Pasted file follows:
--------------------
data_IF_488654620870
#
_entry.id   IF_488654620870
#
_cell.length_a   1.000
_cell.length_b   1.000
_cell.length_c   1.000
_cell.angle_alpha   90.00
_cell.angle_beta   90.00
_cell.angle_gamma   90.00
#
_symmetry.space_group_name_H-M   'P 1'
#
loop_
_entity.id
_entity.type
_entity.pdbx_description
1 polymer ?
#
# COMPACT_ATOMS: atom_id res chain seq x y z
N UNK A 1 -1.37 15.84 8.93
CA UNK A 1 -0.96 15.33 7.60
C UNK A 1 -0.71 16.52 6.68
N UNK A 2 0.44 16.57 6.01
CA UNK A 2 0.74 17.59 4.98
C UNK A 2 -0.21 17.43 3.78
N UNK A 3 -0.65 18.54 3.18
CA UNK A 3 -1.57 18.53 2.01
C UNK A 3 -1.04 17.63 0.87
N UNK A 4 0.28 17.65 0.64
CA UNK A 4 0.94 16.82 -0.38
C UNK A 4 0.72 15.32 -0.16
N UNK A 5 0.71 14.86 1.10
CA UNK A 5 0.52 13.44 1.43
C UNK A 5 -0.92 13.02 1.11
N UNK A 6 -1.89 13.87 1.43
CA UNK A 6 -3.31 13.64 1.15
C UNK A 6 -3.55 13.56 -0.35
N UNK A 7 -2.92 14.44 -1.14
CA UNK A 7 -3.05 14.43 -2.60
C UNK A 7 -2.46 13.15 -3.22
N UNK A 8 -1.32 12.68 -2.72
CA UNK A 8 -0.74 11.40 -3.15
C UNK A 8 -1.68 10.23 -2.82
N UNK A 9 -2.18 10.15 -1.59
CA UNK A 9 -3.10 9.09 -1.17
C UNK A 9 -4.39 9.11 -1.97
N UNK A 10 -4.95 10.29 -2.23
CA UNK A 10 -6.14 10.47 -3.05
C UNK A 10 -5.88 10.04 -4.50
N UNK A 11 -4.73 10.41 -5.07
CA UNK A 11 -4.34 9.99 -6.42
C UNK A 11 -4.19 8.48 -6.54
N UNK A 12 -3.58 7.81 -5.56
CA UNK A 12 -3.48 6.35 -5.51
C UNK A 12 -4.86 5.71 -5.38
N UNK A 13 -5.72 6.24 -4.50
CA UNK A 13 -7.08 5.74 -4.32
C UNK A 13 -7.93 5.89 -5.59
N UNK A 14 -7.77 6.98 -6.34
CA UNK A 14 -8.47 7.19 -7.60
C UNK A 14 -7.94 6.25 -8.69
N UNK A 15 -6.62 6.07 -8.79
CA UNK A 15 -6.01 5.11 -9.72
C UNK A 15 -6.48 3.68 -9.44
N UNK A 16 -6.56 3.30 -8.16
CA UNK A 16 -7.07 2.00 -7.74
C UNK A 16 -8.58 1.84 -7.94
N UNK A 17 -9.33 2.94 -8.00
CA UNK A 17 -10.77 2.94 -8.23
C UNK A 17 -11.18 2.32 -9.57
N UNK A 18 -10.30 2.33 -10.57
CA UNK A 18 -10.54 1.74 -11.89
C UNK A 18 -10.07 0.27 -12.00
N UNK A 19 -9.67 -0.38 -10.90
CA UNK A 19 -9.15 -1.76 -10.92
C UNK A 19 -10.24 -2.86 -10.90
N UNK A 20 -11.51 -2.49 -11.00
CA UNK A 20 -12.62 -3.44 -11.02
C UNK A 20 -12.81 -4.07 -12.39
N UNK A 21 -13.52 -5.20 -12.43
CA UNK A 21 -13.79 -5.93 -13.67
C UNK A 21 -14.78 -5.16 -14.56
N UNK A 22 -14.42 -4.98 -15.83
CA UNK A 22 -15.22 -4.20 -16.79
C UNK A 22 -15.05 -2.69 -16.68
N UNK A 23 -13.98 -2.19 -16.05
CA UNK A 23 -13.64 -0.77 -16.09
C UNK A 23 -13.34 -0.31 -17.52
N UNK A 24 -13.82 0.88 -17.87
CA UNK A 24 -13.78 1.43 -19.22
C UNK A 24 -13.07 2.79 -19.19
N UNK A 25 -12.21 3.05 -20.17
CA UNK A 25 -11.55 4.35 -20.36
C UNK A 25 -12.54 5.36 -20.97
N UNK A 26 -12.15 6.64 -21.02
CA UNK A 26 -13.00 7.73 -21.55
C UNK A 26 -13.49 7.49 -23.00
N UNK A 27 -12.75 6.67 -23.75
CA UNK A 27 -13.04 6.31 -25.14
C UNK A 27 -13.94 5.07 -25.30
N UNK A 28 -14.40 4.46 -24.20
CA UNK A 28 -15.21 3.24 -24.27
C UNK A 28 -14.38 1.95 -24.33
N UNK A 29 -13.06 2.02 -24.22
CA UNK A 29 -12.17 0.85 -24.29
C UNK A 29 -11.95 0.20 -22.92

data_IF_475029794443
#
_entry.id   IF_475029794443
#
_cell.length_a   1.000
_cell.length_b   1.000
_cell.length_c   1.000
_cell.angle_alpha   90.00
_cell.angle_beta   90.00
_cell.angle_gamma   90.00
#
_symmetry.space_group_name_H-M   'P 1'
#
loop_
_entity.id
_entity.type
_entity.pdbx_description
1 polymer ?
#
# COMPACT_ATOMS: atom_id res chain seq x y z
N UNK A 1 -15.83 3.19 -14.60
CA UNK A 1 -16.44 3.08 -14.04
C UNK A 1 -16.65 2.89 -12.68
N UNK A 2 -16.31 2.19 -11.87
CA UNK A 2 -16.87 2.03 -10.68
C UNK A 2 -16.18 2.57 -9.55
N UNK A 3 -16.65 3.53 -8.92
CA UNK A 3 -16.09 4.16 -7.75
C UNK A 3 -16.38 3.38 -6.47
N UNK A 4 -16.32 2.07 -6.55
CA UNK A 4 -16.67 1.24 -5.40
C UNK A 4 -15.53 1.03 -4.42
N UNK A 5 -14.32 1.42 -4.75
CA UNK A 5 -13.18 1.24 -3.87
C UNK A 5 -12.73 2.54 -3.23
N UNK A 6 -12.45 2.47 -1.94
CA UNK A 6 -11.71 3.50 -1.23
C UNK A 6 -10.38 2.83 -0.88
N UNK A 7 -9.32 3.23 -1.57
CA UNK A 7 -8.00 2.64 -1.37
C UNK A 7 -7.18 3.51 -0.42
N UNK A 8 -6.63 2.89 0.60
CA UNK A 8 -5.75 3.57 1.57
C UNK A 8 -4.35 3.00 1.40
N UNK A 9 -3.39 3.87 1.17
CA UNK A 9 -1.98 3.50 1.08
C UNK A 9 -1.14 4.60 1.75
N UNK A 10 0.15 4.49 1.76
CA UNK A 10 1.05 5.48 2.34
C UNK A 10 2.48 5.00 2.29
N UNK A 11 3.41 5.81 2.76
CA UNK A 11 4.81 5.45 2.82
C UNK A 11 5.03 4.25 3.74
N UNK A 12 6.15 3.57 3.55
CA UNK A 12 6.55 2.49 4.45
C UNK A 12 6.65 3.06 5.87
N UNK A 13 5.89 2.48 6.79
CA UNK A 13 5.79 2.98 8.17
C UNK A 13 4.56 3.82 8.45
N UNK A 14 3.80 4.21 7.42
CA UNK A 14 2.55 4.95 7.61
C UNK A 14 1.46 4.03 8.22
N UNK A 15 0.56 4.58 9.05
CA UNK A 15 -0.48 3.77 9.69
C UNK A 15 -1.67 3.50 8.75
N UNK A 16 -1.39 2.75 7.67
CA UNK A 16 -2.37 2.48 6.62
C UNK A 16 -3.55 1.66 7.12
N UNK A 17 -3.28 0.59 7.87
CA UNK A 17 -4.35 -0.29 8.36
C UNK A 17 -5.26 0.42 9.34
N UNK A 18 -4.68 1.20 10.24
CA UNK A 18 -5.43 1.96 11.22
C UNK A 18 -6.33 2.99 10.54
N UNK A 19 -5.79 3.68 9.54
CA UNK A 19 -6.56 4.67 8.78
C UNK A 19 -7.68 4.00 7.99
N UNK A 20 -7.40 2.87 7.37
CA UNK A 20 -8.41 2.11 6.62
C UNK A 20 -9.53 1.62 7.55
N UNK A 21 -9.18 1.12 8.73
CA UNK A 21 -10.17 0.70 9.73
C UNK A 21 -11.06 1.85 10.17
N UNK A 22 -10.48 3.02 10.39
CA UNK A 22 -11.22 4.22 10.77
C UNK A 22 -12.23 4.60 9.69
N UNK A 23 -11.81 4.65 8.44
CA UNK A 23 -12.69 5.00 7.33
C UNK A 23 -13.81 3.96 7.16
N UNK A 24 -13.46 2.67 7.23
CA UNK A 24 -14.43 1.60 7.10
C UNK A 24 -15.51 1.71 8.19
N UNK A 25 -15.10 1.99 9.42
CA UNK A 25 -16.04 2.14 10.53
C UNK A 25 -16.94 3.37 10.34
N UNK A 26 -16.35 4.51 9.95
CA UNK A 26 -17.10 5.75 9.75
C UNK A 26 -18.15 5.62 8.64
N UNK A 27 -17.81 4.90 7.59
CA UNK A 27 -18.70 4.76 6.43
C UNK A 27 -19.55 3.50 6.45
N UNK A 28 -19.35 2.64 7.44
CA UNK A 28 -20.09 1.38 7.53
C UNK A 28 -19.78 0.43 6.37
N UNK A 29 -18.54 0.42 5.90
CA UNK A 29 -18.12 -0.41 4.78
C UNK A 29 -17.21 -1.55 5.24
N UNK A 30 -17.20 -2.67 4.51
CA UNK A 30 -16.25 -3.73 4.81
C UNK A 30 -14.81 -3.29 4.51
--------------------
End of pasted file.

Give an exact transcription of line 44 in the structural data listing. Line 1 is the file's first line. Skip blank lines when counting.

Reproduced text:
C UNK A 8 -1.68 10.23 -2.82